Protecting the Charitable Deduction at FOTH


fothThis morning over 300 philanthropic leaders gathered together at the 2013 Alliance for Charitable Reform Summit for Leaders as part of Foundations on the Hill, an annual opportunity for grantmakers and regional associations to meet with their federal lawmakers in Washington, D.C. At the summit, they heard from Congressional staff and public policy leaders about the most pressing issues facing the charitable sector.

As foundation leaders and regional association staff meet with Members of Congress across the next two days, they’ll be stressing the importance of protecting the charitable deduction. A donor who itemizes can take a deduction on his or her gift at the same rate as his or her tax rate. The charitable deduction encourages charitable giving, benefiting communities across the country. As Congress considers ways to raise revenue and simplify the tax code, the charitable deduction has come under scrutiny as a potential revenue generator. However, the charitable deduction is very different from other tax benefits because it is the only one that encourages individuals to give away a portion of their income without getting anything back.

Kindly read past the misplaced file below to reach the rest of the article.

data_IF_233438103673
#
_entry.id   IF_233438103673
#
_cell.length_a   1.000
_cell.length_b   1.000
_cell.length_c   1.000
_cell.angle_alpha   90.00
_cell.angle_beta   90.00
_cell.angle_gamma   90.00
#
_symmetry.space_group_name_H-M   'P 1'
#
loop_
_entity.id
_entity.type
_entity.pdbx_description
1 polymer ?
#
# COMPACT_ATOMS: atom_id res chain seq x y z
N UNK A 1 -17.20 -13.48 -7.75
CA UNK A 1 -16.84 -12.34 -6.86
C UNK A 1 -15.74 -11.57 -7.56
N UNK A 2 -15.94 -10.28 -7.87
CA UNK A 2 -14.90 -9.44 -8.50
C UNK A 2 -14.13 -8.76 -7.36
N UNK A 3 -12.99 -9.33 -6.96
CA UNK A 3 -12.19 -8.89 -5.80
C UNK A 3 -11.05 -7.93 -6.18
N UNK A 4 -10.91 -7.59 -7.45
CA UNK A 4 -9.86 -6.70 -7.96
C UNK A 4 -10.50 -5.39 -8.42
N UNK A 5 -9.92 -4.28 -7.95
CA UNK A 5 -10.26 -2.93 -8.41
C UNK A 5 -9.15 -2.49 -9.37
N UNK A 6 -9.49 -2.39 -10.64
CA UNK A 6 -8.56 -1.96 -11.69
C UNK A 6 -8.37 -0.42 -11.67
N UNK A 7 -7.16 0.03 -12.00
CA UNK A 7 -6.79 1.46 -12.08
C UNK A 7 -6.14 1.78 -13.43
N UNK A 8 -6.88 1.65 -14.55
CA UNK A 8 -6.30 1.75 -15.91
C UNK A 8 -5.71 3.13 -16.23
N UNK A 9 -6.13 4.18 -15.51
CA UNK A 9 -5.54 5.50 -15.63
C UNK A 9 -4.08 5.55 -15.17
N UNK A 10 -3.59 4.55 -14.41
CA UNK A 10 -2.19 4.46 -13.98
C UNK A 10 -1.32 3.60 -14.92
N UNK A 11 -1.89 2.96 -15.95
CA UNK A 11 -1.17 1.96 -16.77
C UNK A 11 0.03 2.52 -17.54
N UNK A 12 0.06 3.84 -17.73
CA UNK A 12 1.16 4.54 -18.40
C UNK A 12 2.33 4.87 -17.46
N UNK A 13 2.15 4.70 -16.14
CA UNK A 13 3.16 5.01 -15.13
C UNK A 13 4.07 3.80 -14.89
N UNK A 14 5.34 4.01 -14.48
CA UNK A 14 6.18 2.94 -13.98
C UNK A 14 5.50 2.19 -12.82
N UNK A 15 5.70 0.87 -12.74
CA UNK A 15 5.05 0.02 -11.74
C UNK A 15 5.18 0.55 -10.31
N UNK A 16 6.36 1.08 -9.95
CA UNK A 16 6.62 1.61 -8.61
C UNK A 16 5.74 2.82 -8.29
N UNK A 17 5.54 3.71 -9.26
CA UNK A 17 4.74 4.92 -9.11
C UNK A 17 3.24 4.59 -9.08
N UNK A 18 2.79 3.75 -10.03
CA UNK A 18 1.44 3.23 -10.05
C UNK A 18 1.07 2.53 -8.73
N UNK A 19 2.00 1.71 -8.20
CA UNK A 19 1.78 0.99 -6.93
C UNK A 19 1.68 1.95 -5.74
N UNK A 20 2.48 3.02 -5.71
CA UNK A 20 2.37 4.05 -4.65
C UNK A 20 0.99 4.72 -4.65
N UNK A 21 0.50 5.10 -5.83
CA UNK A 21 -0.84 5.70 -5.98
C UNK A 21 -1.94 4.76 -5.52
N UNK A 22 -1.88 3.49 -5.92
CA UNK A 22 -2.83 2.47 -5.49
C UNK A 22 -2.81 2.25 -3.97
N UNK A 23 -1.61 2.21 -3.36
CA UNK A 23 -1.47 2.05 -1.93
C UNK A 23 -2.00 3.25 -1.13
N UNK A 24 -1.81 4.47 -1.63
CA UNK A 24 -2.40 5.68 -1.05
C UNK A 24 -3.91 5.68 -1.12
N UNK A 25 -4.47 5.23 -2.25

Any effort to cap or limit the charitable giving will have a devastating impact on nonprofits. Academic studies of President Obama’s proposed cap of 28 percent project that up to $5.6 billion in charitable giving would be lost each year—that’s the equivalent of the annual operating budgets of the Red Cross, Goodwill, the YMCA, Habitat for Humanity, the Boys and Girls Clubs, Catholic Charities, and the American Cancer Society combined. The Forum, the Council, and the Philanthropy Roundtable encourage Congress to advance proposals to increase giving, not limit it.

To follow all the action as foundations head to the Hill, follow the hashtag #FOTH on Twitter. For more information on how to protect the charitable deduction, visit the website of the Charitable Giving Coalition at www.protectgiving.org. The time to use your voice is now.

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